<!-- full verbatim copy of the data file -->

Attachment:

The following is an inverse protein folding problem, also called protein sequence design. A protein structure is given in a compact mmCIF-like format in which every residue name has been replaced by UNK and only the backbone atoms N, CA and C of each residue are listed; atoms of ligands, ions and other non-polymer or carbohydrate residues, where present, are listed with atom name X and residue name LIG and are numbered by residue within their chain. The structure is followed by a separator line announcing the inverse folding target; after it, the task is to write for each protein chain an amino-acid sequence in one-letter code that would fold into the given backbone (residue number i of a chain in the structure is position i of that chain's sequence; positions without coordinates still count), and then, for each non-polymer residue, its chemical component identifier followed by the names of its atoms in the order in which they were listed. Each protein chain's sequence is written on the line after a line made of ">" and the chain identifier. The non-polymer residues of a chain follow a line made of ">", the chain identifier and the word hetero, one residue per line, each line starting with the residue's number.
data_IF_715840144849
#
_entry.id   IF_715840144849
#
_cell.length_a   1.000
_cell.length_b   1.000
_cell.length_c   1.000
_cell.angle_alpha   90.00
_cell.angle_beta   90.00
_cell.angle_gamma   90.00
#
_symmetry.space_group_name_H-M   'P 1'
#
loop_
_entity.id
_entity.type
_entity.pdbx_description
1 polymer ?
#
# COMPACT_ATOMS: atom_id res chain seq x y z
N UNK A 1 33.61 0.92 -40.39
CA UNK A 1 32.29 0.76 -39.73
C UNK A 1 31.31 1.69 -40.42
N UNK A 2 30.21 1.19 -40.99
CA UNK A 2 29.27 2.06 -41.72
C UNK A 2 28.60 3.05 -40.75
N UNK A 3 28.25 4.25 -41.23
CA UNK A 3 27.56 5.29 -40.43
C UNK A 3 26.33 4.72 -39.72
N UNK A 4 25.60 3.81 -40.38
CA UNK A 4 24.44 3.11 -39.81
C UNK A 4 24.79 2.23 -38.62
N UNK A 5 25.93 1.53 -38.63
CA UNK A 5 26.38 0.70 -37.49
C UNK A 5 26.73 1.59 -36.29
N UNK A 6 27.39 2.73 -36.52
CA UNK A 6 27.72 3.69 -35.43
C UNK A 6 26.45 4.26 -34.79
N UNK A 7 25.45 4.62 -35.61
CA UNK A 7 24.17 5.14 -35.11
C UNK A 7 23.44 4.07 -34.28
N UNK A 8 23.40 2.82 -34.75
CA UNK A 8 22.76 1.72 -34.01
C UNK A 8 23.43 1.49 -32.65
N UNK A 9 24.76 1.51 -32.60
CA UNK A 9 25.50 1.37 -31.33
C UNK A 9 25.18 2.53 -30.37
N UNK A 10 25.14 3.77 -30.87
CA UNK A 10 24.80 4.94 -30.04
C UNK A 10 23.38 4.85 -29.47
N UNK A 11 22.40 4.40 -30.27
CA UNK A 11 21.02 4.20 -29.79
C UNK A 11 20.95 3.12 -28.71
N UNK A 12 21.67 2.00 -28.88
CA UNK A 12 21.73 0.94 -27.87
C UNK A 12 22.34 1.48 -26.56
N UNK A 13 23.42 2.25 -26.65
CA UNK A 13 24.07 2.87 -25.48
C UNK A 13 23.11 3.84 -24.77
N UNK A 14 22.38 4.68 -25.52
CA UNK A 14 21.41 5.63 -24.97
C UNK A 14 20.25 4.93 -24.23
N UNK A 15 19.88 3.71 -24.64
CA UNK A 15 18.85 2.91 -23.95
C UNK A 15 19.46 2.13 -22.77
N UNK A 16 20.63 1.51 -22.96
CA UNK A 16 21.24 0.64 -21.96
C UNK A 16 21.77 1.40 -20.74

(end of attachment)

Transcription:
The following is an inverse protein folding problem, also called protein sequence design. A protein structure is given in a compact mmCIF-like format in which every residue name has been replaced by UNK and only the backbone atoms N, CA and C of each residue are listed; atoms of ligands, ions and other non-polymer or carbohydrate residues, where present, are listed with atom name X and residue name LIG and are numbered by residue within their chain. The structure is followed by a separator line announcing the inverse folding target; after it, the task is to write for each protein chain an amino-acid sequence in one-letter code that would fold into the given backbone (residue number i of a chain in the structure is position i of that chain's sequence; positions without coordinates still count), and then, for each non-polymer residue, its chemical component identifier followed by the names of its atoms in the order in which they were listed. Each protein chain's sequence is written on the line after a line made of ">" and the chain identifier. The non-polymer residues of a chain follow a line made of ">", the chain identifier and the word hetero, one residue per line, each line starting with the residue's number.
data_IF_715840144849
#
_entry.id   IF_715840144849
#
_cell.length_a   1.000
_cell.length_b   1.000
_cell.length_c   1.000
_cell.angle_alpha   90.00
_cell.angle_beta   90.00
_cell.angle_gamma   90.00
#
_symmetry.space_group_name_H-M   'P 1'
#
loop_
_entity.id
_entity.type
_entity.pdbx_description
1 polymer ?
#
# COMPACT_ATOMS: atom_id res chain seq x y z
N UNK A 1 33.61 0.92 -40.39
CA UNK A 1 32.29 0.76 -39.73
C UNK A 1 31.31 1.69 -40.42
N UNK A 2 30.21 1.19 -40.99
CA UNK A 2 29.27 2.06 -41.72
C UNK A 2 28.60 3.05 -40.75
N UNK A 3 28.25 4.25 -41.23
CA UNK A 3 27.56 5.29 -40.43
C UNK A 3 26.33 4.72 -39.72
N UNK A 4 25.60 3.81 -40.38
CA UNK A 4 24.44 3.11 -39.81
C UNK A 4 24.79 2.23 -38.62
N UNK A 5 25.93 1.53 -38.63
CA UNK A 5 26.38 0.70 -37.49
C UNK A 5 26.73 1.59 -36.29
N UNK A 6 27.39 2.73 -36.52
CA UNK A 6 27.72 3.69 -35.43
C UNK A 6 26.45 4.26 -34.79
N UNK A 7 25.45 4.62 -35.61
CA UNK A 7 24.17 5.14 -35.11
C UNK A 7 23.44 4.07 -34.28
N UNK A 8 23.40 2.82 -34.75
CA UNK A 8 22.76 1.72 -34.01
C UNK A 8 23.43 1.49 -32.65
N UNK A 9 24.76 1.51 -32.60
CA UNK A 9 25.50 1.37 -31.33
C UNK A 9 25.18 2.53 -30.37
N UNK A 10 25.14 3.77 -30.87
CA UNK A 10 24.80 4.94 -30.04
C UNK A 10 23.38 4.85 -29.47
N UNK A 11 22.40 4.40 -30.27
CA UNK A 11 21.02 4.20 -29.79
C UNK A 11 20.95 3.12 -28.71
N UNK A 12 21.67 2.00 -28.88
CA UNK A 12 21.73 0.94 -27.87
C UNK A 12 22.34 1.48 -26.56
N UNK A 13 23.42 2.25 -26.65
CA UNK A 13 24.07 2.87 -25.48
C UNK A 13 23.11 3.84 -24.77
N UNK A 14 22.38 4.68 -25.52
CA UNK A 14 21.41 5.63 -24.97
C UNK A 14 20.25 4.93 -24.23
N UNK A 15 19.88 3.71 -24.64
CA UNK A 15 18.85 2.91 -23.95
C UNK A 15 19.46 2.13 -22.77
N UNK A 16 20.63 1.51 -22.96
CA UNK A 16 21.24 0.64 -21.96
C UNK A 16 21.77 1.40 -20.74